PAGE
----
• @hippietrail first of all, I maintain that what I said is true, since "dictionaries" includes online dictionaries (community-driven or not), which is why I said "sometimes". – musicallinguist Jun 27 '13 at 17:19
  • 1
    But what I meant in the context of this topic was that the job of a dictionary transcription is to serve as a guide to the pronunciation of the word, not to provide a phonological analysis, although in giving a phoneme-level transcription it is implicitly assuming one. I've edited my response to make this more clear (hopefully!). – musicallinguist Jun 27 '13 at 17:39
  • @musicallinguist: Well I agree that you should take anything in Wikipedia, Wiktionary, Urban Dictionary, etc with a large grain of salt. But I wouldn't tell people to take Webster's or Oxford with a grain of salt since they really do understand what they are doing. – hippietrail Jun 28 '13 at 5:58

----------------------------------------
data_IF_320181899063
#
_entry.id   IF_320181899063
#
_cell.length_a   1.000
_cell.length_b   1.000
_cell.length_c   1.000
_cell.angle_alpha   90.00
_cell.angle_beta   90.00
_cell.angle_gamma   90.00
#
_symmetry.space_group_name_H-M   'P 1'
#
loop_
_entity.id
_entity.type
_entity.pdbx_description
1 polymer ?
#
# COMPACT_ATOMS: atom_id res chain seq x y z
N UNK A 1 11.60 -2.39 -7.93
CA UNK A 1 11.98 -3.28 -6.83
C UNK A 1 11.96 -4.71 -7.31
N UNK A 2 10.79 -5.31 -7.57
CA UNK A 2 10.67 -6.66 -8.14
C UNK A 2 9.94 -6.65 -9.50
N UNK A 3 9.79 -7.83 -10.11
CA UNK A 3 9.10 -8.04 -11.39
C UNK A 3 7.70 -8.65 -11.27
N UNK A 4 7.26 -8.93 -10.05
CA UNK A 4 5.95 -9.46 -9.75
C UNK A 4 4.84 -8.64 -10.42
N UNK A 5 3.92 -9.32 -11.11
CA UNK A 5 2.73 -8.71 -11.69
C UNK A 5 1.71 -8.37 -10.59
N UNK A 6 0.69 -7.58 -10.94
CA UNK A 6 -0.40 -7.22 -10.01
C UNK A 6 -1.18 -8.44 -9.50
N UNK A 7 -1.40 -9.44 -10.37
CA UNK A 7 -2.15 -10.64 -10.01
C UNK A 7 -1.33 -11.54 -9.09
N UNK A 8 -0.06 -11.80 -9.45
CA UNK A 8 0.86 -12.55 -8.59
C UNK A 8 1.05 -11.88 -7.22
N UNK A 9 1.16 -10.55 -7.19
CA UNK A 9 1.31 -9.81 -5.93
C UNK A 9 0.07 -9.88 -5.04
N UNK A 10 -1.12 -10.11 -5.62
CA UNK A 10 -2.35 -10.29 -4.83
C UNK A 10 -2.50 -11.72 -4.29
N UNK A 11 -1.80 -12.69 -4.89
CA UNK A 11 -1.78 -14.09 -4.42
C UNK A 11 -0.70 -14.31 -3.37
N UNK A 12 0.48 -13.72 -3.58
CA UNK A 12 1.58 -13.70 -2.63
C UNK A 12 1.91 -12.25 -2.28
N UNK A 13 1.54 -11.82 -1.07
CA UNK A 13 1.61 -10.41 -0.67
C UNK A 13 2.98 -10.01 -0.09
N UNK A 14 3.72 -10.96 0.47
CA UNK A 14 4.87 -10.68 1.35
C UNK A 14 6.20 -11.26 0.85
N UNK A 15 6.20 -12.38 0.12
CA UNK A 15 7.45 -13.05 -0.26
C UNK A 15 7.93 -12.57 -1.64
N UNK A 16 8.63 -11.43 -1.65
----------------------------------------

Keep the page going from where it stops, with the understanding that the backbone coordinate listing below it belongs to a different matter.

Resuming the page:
0

For me, these syllabic liquids occur in the following circumstances (Diaphonemes from Wikipedia):

  1. /ɜr/, as in bird, fern, fur, and worth
  2. /ǝr/, as in letter and perceive
  3. /ʌr/, as in hurry and borough
  4. /ʊl/, as in full
  5. /ʌl/, as in dull
  6. /ǝl/, as in bottle
  7. /ʉl/, as in beautiful

Your Answer

By clicking “Post Your Answer”, you agree to our terms of service, privacy policy and cookie policy

Not the answer you're looking for? Browse other questions tagged or ask your own question.